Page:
CHICAGO – Comcast’s unhappy customers finally have gotten through to the nation’s largest cable television company.
Comcast Corp. said Tuesday that it would hire 5,500 additional customer-service workers in the United States and hundreds of new service technicians, as part of a broad plan to improve its poorly rated service operations. The company has been bashed nationwide by cable and Internet subscribers as unresponsive and rude.
CEO Brian Roberts told reporters that the customer backlash had served as a “rallying cry to rethink how we do business.”
The cost to execute its “aggressive” customer service improvements will be on top of $300 million Comcast has invested in recent years in service upgrades, company officials said.
HARRISBURG — The effort to change Pennsylvania’s state liquor monopoly is on a familiar path filled with many obstacles.
The state House voted Thursday to approve turning the wine and liquor retail and wholesale business over to the private sector, but the proposal faces a rough road in the Senate, which failed to take action on a similar proposal in the last session. And Democratic Gov. Tom Wolf favors improving the service in the existing stores to generate more money for the state rather than licensing them to the private sector.
Thursday’s House vote was 114-87 for the proposal, with every Democrat and a few Republicans opposed.
The airline industry took a decisive step toward greater concentration on Thursday with the announcement that American Airlines and US Airways had agreed to merge, forming the nation’s biggest airline. The merged airline, to be called American, leaves just three major carriers — Delta Air Lines and United Airlines too — able to offer extensive domestic and international service, a sharp contraction over the last decade.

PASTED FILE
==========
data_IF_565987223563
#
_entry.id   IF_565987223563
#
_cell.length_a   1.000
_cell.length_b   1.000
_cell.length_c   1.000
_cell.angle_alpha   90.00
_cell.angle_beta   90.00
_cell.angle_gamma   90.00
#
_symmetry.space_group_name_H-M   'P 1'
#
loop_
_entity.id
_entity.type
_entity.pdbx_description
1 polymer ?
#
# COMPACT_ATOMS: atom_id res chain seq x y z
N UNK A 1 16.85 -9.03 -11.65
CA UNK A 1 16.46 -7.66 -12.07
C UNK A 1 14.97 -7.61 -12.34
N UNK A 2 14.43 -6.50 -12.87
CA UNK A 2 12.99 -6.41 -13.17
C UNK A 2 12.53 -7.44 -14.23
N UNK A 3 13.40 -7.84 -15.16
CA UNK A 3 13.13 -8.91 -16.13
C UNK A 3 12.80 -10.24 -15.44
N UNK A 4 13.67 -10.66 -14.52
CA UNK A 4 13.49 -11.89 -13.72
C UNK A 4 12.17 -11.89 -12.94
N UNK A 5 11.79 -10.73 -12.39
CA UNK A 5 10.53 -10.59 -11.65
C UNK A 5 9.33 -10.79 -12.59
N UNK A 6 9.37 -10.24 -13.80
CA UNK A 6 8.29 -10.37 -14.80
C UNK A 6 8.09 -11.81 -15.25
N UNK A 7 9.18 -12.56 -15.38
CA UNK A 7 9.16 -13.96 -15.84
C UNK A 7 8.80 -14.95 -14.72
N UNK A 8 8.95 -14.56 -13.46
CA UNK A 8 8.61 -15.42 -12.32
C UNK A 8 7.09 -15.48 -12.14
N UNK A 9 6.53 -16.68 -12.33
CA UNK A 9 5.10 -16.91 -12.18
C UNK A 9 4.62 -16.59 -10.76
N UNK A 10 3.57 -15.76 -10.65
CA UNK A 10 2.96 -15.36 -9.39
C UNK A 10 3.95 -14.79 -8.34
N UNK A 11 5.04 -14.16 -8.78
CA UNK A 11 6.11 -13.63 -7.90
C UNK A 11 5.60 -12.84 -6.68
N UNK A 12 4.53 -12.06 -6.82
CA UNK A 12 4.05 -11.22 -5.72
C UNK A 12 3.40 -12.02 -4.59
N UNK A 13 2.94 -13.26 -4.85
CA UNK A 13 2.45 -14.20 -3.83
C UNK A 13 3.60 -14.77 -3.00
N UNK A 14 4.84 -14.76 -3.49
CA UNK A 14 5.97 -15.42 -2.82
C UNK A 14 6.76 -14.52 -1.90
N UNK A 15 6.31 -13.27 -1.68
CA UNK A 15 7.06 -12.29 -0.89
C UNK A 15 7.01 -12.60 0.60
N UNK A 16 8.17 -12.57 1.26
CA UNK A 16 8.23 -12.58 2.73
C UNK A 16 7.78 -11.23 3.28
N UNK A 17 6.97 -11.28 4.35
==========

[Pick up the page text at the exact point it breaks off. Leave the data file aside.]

But while airline executives argue that mergers are good for passengers because they bring more service to more destinations, some economists and consumer advocates warn that all this consolidation comes at a price for travelers.
With fewer carriers, passengers have fewer options; fares and fees are now more likely to go up, particularly for flights between midsize cities. And more cities, especially smaller ones, can expect to see further reductions in service.
“It’s much easier to have tacit collusion with just three airlines,” said George Hoffer, a transportation economist at the University of Richmond. “It’s not illegal. But it’s like having a few big people in a small boat. Anyone’s decisions tie you all together.”
English: , U.S. Attorney, Governor-elect of New Jersey (Photo credit: Wikipedia)
TRENTON – Gov. Christie hasn’t held a news conference about it, and his treasurer has refused to testify on it. But the Republican governor is close to privatizing the bulk of a $2.8 billion New Jersey institution.
Following a national trend already under way in Pennsylvania, Christie is negotiating a 15-year contract with a company to operate the state lottery in an effort to increase sales, thereby building more revenue for schools and state institutions.
Like Pennsylvania’s Republican Gov. Corbett, Christie bypassed the Legislature, much to its chagrin, in bidding out the system. And like Pennsylvania, New Jersey got just one bid in response to its request for proposals.
Unlike in Pennsylvania, where the pending contract was ultimately posted online and must be submitted for approval to the Democratic attorney general, New Jersey’s lottery bid is not public. Christie could just sign a contract in the next two months.